Feather Down Farm

Feather Down Farms Glamping Review

[Originally published by On:Yorkshire Magazine: http://www.on-magazine.co.uk/travel/uk-reviews/feather-down-farms-dolphinholme/]

The word ‘camping’ evokes a ‘Marmite’ reaction – people either absolutely love spending a few nights in a tent under the stars or they couldn’t think of a holiday they’d like to go on less. ‘Glamping’, however, does have something more universally appealing, with a hint of some of our beloved home comforts to take the edge off sleeping al fresco.

Feather Down Farm in Dolphinholme, Lancashire offers the perfect mix of back-to-basics camping with added extras that offer a little luxury to elevate your camping holiday to something more out of the ordinary.

The Canvas Frills Lodge that I stayed in with my mum, sister and 20-month old nephew was very impressive and as far away from a flimsy canvas tent as you can get, boasting a solid wood floor, proper furniture, a wood burning stove and even a flushing loo.

On the more traditional side we had a wood burning stove in the main kitchen/living room area for our heating, hot water and cooking and an oil lamp and tea light candelabras instead of electric lights. As we were staying in one of the Frills lodges we got a lovely welcome surprise of a bottle of prosecco and a breakfast hamper of local bread, jam, tea, coffee and butter – a great touch.

The lodges themselves are surprisingly spacious with a big living area comprising of kitchen, dining room and living room areas with the three bedrooms all at one end. When I say ‘bedrooms’ there were actually only two, with one of the double beds situated in a cupboard (although my mum assured me that it was, in fact, very cosy!). The rooms themselves don’t have doors, only long white curtains, so this did entail a lot of whispering and tip-toeing after my nephew went to bed.

I have to admit, the prospect of having to start a fire to make a cuppa in the morning, along with an absence of internet and very limited mobile signal did initially fill us all with modern day dread, but within half an hour we had forgotten all about it and got well into the swing of our stay.

We wheel-barrowed all of our bags over from the car park – little touches like this really added to the ‘down on the farm’ experience – then settled in for an evening of playing cards in front of the stove. It’s easy to forget how much we rely on our electronic devices and how little we talk to each other until the options are removed – but the difference was remarkable and made a wonderful change.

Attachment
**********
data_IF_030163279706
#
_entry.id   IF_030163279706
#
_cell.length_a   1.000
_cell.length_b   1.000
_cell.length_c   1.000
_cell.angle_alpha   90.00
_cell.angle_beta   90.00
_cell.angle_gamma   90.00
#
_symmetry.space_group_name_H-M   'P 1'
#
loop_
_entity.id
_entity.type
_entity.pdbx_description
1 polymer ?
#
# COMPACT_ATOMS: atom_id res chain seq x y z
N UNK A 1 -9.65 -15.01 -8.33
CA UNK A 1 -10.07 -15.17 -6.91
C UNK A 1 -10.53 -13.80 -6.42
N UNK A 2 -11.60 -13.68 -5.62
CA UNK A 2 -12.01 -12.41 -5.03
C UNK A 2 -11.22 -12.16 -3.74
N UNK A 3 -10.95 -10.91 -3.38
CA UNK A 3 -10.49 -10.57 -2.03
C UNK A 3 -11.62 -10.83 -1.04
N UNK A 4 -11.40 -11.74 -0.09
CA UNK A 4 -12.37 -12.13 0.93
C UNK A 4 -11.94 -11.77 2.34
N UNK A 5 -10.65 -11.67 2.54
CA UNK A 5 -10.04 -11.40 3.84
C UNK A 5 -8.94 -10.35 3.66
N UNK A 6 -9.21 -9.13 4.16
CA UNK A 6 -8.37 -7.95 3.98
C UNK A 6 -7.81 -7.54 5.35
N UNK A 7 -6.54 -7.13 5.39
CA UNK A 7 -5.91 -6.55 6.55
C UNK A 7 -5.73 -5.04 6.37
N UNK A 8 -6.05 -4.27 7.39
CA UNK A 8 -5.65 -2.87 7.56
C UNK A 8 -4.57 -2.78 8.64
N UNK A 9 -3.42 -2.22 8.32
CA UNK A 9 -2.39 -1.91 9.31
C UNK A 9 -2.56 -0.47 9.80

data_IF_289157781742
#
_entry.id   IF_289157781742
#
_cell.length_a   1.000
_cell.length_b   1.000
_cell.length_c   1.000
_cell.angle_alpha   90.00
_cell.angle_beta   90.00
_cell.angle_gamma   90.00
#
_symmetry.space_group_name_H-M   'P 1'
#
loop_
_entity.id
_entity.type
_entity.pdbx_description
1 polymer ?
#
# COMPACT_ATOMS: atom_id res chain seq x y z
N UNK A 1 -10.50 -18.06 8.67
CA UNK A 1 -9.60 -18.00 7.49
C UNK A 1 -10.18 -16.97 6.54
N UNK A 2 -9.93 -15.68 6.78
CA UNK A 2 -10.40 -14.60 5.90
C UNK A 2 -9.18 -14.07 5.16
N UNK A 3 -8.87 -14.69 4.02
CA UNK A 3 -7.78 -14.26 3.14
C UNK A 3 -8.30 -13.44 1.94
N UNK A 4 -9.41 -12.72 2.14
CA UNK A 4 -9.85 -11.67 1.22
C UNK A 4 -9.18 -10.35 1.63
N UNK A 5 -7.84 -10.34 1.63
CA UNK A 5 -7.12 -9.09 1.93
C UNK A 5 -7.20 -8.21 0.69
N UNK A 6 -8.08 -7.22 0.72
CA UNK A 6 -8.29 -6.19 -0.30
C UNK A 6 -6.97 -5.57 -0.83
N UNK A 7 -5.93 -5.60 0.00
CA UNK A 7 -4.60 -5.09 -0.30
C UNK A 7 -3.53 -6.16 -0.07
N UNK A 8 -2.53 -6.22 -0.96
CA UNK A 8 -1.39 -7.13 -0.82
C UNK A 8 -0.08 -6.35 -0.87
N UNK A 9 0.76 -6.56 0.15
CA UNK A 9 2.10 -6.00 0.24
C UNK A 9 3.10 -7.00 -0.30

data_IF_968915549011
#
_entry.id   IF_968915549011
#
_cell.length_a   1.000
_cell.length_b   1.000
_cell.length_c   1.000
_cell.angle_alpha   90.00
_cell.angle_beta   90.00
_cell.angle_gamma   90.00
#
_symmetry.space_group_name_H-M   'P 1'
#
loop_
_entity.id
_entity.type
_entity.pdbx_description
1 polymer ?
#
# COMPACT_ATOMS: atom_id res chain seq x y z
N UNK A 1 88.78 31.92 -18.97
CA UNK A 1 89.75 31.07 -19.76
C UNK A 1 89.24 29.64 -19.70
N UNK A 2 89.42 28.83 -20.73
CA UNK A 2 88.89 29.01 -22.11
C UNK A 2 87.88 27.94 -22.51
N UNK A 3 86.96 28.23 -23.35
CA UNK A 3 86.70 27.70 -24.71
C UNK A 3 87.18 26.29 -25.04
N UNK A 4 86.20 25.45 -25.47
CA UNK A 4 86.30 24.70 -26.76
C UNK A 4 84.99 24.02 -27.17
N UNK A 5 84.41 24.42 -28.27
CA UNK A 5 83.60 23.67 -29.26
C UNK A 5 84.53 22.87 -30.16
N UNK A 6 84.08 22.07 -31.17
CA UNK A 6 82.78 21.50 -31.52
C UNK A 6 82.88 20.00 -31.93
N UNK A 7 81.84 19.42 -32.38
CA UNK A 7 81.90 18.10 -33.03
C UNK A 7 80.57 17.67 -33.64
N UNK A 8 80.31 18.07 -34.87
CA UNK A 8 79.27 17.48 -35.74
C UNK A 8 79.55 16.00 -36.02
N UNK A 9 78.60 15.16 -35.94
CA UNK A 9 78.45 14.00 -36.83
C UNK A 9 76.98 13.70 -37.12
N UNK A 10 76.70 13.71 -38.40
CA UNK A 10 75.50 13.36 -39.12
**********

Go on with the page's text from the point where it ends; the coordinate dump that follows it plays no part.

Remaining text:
Two of the features that made us pick the Frills Lodge were the private gas-heated shower and wood-fired hot tub for the ultimate touch of luxury and relaxation. You do have to earn your relaxation time, however, as the hot tub takes an hour to fill from a hose then three hours to heat up after lighting and continuously stoking the fire. It was definitely worth it though, as we (finally!) enjoyed a glass of cider in the glorious hot tub under the stars, with only the sound of a neighbouring pheasant to disturb the serene silence of the farm.

Dolphinholme is on the edge of the Forest of Bowland, a designated Area of Outstanding Natural Beauty, and the farm itself is so peaceful and has some wonderful views of the surrounding hills. There are lots to do without having to leave the site – you can meet the herd of 1500 milking goats on an informative farm tour, collect the freshest eggs you will even eat, right from the chickens’ coop and paddle (or swim if you are brave enough!) in the River Wyre – a two-minute walk from the lodges.

One night during your stay the outdoor wood burning oven is fired up for you to make some delicious homemade bread or pizzas using ingredients from the on-site shop. There is also a fantastic Treasure Hunt you can do that takes around two and a half hours to complete and follows a two-mile circular route, starting at the farm, and provides a fun way to explore the area.

Thanks to the location of the farm, day trips are possible to The Lake District, Yorkshire Dales, Blackpool, Morecambe and Lancaster, so pretty much any leisure activity you want to do is just a short drive away. We visited Williamson Park in Lancaster which has a little butterfly house along with mini-beast and bird enclosures that allow you to get up close to the animals. We found a great pub in Bashall Eaves on the way back called The Red Pump Inn that served really tasty homemade dishes and the staff were really friendly.

A Feather Down Farm holiday makes you disconnect from modern day technology and reconnect with your family in pleasant back-to-basics lodges in beautiful, secluded spots across the UK.

Feather Down Farms have 33 locations in the UK. Prices start at £219 for a midweek in a Canvas Lodge and sites are open from early April (Easter) until late October

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